System in a Package (SiP)
System in a Package (SiP) technology was designed for multiple advanced packaging applications to create solutions that can be customized depending on the need of the user. A system-in-a-package (or system in package) is a number of integrated circuits enclosed in a single package or module.
No two customers are alike. There are differences in microelectronic challenges as well as differences in concepts and desired end results.
- Lower cost of ownership (due to more efficient ICs and multiple ICs in one package)
- Reduced cycle times for system design
- Higher levels of integration
- Smaller size with increased functionality (compared to individually packaged ICs)
- Greater flexibility in product development
Applications for System in a Package:
How it Works
The SiP performs all or most of the functions of an electronic system. Dies containing integrated circuits may be stacked vertically on a substrate. They are internally connected by fine wires that are bonded to the package. Alternatively, with a flip chip technology, solder or gold ball bumps are used to join stacked chips together. SiP dies are stacked vertically, unlike slightly less dense multi-chip modules, which place dies horizontally alongside one another. SiP connects the dies with standard wire bonds or solder bumps, unlike slightly denser three-dimensional integrated circuits which connect stacked silicon dies with conductors running through the die utilizing “through silicon vias” (TSV).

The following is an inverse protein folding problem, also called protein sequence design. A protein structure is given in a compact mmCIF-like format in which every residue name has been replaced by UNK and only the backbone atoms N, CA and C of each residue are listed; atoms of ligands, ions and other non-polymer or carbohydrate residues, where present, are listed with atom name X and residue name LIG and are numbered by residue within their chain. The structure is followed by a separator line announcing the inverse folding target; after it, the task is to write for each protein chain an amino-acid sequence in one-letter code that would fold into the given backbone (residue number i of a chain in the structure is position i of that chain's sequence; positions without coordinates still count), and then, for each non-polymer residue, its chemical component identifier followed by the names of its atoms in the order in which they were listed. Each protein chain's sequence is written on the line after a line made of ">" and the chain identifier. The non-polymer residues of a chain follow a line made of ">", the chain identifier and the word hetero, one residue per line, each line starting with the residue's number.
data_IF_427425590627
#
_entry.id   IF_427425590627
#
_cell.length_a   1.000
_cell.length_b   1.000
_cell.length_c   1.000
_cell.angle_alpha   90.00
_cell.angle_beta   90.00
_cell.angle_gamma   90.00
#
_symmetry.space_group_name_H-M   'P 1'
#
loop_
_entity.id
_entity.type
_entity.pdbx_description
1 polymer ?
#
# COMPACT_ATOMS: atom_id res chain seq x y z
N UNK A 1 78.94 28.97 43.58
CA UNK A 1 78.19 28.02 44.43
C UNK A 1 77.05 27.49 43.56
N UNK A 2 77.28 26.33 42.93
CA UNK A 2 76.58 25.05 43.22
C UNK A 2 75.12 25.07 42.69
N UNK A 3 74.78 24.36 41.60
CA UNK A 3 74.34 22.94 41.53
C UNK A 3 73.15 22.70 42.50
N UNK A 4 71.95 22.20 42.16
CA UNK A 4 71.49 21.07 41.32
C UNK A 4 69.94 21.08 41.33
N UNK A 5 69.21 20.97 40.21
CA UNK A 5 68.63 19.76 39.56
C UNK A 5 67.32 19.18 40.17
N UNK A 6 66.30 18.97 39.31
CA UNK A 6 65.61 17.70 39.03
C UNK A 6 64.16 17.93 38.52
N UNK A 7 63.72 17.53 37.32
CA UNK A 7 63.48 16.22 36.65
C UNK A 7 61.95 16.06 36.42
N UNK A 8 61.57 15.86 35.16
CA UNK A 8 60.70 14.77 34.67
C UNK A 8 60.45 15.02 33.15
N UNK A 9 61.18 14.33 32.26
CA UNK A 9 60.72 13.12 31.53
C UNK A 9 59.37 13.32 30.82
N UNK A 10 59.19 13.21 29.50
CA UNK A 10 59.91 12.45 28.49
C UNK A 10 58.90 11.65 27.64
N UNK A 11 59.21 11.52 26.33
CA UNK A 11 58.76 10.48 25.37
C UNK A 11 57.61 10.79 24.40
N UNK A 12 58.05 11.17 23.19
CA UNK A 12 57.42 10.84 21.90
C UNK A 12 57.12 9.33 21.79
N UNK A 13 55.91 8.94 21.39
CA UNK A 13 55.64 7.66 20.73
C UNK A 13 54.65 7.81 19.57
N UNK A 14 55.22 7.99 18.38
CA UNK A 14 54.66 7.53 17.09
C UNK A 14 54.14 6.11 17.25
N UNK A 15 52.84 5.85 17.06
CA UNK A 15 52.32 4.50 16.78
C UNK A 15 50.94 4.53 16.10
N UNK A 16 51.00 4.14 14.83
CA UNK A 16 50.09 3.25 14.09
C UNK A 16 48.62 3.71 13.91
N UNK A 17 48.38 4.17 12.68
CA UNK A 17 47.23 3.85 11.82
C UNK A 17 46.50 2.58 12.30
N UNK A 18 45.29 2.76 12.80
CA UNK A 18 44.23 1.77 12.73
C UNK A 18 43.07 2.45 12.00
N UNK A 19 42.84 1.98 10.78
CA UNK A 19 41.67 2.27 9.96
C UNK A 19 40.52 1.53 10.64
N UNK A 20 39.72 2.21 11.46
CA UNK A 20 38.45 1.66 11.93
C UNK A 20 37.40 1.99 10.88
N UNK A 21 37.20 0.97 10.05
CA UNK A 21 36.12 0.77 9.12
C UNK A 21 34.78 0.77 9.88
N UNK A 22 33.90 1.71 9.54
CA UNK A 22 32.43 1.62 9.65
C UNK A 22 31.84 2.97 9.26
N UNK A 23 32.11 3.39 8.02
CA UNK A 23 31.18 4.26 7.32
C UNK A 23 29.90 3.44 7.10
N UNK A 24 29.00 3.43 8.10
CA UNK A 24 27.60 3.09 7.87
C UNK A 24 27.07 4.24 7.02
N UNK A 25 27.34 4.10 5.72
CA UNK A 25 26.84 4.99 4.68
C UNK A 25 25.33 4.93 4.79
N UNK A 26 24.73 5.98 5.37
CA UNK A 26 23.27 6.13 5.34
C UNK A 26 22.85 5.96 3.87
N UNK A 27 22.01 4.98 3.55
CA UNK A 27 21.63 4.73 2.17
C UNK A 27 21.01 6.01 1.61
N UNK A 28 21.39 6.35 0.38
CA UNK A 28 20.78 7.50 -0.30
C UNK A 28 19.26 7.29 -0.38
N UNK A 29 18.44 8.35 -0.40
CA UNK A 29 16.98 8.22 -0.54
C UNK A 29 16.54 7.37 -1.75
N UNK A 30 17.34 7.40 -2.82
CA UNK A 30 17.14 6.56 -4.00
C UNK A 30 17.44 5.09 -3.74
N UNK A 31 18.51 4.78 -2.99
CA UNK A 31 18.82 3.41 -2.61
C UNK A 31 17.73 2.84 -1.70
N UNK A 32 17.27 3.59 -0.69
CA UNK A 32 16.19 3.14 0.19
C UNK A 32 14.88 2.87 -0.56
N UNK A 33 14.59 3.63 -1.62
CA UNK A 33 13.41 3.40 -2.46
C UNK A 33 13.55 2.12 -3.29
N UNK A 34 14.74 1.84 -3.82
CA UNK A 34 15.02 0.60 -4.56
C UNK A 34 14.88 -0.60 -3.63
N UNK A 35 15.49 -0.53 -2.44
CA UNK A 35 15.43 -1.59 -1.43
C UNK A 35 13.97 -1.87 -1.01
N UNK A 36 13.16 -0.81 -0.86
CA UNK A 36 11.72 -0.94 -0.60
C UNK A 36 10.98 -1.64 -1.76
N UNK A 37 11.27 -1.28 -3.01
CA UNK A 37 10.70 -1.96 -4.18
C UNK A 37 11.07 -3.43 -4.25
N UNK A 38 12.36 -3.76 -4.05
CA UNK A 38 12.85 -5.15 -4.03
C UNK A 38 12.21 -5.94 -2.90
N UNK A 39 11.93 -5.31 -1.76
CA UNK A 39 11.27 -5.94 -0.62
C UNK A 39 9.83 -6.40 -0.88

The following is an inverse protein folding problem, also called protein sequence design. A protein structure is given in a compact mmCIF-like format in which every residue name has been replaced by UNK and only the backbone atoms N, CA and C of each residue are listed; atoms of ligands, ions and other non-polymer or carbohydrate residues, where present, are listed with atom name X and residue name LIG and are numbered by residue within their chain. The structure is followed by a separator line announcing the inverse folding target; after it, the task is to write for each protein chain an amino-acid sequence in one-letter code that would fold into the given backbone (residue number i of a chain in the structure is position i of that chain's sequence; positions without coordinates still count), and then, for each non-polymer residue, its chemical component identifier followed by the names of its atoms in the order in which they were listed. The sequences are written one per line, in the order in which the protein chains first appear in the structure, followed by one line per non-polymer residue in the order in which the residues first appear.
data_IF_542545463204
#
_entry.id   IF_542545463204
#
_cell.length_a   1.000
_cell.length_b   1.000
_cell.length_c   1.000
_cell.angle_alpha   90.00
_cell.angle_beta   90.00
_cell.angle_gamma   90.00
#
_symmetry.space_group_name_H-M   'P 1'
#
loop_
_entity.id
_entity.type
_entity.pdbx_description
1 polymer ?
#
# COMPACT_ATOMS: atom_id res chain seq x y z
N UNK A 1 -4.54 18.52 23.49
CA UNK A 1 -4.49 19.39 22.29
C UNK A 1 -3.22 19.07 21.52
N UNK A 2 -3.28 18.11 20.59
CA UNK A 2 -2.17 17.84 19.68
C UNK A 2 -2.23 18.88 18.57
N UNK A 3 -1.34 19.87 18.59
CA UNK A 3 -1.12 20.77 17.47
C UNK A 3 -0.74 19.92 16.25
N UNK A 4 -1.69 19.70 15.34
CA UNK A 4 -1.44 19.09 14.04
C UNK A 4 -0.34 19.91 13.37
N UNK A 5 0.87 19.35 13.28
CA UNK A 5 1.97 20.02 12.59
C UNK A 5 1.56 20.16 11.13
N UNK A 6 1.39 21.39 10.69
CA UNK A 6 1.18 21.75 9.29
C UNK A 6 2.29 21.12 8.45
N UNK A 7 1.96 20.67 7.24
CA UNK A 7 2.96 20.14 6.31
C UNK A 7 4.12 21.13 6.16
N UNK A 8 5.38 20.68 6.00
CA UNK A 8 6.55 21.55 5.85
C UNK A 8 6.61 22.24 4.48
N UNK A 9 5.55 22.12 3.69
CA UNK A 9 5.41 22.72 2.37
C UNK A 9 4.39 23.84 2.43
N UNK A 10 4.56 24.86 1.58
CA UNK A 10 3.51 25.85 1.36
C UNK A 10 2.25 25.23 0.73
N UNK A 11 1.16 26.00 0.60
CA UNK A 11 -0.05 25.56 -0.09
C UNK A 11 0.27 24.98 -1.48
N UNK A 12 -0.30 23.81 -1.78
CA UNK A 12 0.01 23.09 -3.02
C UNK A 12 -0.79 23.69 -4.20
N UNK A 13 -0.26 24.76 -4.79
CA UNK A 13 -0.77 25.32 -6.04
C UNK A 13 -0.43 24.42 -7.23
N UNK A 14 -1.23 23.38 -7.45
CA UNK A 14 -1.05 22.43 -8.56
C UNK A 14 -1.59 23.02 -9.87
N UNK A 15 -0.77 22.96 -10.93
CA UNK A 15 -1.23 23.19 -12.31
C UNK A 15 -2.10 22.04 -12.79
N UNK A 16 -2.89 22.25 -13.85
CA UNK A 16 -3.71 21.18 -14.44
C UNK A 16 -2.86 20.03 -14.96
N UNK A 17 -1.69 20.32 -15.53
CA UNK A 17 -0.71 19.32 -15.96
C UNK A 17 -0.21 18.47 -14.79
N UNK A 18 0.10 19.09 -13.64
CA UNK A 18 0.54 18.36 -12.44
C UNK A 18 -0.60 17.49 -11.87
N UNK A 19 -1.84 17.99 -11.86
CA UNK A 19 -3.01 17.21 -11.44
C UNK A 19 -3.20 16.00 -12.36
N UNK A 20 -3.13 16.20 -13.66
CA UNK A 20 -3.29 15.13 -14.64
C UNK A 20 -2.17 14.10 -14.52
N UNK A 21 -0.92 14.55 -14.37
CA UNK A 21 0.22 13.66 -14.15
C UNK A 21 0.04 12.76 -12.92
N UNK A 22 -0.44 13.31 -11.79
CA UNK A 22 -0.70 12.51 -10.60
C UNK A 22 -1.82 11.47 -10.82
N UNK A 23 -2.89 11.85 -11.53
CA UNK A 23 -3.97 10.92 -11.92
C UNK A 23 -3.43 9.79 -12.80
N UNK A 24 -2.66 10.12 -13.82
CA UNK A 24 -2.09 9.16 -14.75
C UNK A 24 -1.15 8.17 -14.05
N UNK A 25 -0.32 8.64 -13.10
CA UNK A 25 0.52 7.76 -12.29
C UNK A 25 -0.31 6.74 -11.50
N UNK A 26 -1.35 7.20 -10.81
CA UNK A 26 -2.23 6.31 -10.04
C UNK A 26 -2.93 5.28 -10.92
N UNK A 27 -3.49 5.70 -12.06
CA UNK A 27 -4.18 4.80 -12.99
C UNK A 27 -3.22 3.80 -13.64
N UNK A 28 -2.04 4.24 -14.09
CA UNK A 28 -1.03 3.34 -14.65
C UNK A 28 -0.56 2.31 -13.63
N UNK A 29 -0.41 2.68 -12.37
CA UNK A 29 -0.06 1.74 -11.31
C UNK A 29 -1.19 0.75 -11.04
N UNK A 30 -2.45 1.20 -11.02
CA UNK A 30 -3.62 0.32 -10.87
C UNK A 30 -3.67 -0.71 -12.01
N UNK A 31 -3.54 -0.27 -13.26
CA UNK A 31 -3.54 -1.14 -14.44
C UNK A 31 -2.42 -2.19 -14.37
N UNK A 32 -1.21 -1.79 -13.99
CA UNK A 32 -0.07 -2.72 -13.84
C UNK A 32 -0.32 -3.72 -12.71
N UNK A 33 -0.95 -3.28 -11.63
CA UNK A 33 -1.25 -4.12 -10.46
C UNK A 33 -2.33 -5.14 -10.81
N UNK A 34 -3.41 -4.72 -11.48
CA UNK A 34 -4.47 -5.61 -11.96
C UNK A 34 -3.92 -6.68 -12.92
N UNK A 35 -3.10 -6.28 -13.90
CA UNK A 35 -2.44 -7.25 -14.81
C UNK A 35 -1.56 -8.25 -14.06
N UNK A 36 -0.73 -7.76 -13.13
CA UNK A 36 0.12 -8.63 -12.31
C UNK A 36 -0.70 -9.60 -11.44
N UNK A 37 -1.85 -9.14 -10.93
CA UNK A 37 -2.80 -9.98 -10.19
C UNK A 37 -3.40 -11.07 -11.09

An example SiP can contain several chips—such as a specialized processor, DRAM, flash memory—combined with passive components—resistors and capacitors—all mounted on the same substrate. This means that a complete, functional unit can be built in a multi-chip module so that few external components need to be added to make it work. This is particularly valuable in space-constrained environments as it reduces the complexity of the printed circuit board and overall design.